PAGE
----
Top: Qi Xinghua's work Collision at the Sarasota Chalk Festival in Florida. Above: A dozen of Qi's trademark shaggy dragons are swooping across the huge canvases covering Beijing's concrete walls. Below: Qi poses for a photo shoot with his work City Big Bang at the Pacific Place in Hong Kong. Photos Provided To China Daily
Qi Xinghua is a dominant figure in the Chinese capital's nascent street art scene, Dominic Morgan reports
'I think there is a close connection between me and the dragons," says Qi Xinghua, smiling shyly.
Looking around the street artist's Beijing studio, that is clear to see. A dozen of his trademark shaggy dragons are swooping across the huge canvases covering the concrete floor, while another gazes somberly into the distance from an easel by the sofa. Yet another stares out from Qi's black T-shirt.
Like the British street artist Banksy and his rats, dragons have become Qi's calling card since he emerged as the dominant figure in Beijing's nascent street art scene earlier this year.
The 34-year-old has sprayed eight dragons on walls around Beijing so far, and he recently declared his intention to cover the Chinese capital with a hundred of his hairy serpents over the coming months.
These few works have been an immediate hit with Chinese netizens, with Qi's posts about his latest works regularly amassing thousands of likes and hundreds of comments on Weibo, the Chinese microblogging site.
Interviews with The Wall Street Journal, Guardian and Global Times soon followed, and the label "China's Banksy" has already been applied to him more than once.
Qi's stratospheric rise is all the more amazing when you consider that until March, he had never sprayed on Beijing's streets before. He had never even considered it as a possibility.
A chance conversation with a graffiti writer in Dubai this February provided him with the light bulb moment.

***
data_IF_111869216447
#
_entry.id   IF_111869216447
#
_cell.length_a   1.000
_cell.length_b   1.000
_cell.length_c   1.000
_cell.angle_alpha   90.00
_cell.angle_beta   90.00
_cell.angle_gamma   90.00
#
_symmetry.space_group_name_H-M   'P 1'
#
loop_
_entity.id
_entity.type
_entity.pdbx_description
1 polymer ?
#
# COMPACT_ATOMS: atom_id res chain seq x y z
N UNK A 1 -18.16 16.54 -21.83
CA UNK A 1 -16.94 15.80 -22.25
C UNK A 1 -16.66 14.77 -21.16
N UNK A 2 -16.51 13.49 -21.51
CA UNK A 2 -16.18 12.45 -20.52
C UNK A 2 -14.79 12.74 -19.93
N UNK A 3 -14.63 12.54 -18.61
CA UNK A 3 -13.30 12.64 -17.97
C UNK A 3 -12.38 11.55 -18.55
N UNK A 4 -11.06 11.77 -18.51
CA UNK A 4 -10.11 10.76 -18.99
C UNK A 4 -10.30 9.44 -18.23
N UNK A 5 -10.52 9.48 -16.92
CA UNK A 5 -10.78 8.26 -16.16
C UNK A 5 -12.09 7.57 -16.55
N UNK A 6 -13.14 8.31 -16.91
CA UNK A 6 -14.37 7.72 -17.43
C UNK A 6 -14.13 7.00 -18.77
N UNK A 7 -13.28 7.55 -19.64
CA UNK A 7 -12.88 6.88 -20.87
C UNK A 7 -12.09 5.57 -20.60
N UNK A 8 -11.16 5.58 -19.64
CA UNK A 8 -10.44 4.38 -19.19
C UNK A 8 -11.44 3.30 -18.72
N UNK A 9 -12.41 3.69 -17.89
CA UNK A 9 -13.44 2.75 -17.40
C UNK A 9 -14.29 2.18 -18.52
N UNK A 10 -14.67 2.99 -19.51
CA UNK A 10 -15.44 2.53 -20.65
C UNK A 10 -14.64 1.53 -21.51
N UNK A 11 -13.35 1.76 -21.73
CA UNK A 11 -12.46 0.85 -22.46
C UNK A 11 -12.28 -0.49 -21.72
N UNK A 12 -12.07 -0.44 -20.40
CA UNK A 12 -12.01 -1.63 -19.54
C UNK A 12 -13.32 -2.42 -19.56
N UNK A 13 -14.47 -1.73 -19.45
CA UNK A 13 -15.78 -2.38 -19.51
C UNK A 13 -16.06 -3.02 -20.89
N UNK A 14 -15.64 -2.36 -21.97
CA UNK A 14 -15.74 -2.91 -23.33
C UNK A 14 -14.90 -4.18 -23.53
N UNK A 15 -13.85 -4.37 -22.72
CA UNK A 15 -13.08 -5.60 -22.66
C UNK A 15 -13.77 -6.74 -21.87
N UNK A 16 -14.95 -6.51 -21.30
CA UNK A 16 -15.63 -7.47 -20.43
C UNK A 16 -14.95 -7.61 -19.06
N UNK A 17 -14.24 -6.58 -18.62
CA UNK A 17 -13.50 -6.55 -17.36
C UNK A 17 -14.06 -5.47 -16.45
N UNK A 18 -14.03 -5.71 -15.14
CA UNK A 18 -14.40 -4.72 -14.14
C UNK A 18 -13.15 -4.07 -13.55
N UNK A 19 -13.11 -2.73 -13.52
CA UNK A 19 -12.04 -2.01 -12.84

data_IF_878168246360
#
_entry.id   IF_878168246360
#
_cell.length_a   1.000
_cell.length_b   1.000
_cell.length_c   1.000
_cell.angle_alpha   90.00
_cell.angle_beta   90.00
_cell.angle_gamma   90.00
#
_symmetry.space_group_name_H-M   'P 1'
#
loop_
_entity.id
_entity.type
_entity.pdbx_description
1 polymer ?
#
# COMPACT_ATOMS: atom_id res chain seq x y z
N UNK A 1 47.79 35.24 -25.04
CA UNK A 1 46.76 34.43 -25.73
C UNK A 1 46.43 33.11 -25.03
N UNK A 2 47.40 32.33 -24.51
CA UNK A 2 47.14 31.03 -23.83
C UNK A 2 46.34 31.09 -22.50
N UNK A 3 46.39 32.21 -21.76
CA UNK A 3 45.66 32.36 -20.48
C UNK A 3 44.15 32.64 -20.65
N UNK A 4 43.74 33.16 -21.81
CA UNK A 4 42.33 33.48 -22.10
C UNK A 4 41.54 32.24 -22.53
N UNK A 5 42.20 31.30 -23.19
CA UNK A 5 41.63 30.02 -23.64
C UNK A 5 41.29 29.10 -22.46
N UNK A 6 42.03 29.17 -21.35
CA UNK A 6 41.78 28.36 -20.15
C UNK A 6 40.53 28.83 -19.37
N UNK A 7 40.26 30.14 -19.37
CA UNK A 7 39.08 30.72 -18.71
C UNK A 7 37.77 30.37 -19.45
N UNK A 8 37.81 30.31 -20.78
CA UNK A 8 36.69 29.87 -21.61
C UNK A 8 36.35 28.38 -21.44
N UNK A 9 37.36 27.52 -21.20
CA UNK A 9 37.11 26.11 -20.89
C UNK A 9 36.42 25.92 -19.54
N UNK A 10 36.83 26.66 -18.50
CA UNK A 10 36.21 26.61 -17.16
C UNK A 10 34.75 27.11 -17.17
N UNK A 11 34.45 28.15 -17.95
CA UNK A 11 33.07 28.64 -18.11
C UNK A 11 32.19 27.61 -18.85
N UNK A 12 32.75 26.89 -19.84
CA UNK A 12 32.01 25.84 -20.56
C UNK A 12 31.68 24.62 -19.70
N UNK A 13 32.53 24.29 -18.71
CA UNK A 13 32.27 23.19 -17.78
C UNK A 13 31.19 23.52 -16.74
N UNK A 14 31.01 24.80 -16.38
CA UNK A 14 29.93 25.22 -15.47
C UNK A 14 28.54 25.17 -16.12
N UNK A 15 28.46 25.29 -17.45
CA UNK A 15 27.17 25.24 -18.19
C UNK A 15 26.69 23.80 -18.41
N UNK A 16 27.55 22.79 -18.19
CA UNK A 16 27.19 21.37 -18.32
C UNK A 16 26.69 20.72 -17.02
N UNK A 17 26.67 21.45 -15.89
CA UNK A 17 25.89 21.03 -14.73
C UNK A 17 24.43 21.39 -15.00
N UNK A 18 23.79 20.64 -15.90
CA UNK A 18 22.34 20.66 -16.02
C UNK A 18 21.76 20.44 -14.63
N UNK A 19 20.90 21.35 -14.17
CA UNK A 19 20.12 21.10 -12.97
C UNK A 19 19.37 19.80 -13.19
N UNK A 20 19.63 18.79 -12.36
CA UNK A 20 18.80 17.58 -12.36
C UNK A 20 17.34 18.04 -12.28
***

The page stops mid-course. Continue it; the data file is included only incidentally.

"Before, I thought that graffiti was permitted in other countries. I thought the environment in China for graffiti was very unfriendly, but then I realized that it is actually very friendly compared to many countries," Qi tells China Daily.
That was all the encouragement Qi needed, and before long his works were popping up around Chaoyang district on a regular basis.
Much like his British counterpart, Qi's work often has a playful feel to it, his paintings incorporating the urban environment around them to allow viewers to see the city with fresh eyes.
Crumbling brickwork is transformed into a crocodile; a demolition notice sprayed onto a local building becomes a Street Fighter-style fireball thrown by a kneeling panda.
"Nature gives me a difficult question, and my work offers a humorous answer," Qi explained in one Weibo post.
But here the similarities with Banksy largely end. Though Qi professes himself to be an admirer of the self-styled vandal's work, he is the product of a very different world from the macho, aggressive British graffiti scene.
Far from being an artistic outsider, Qi graduated from the prestigious China Central Academy of Fine Arts in Beijing, just a few minutes' drive from his basement studio, in 2005.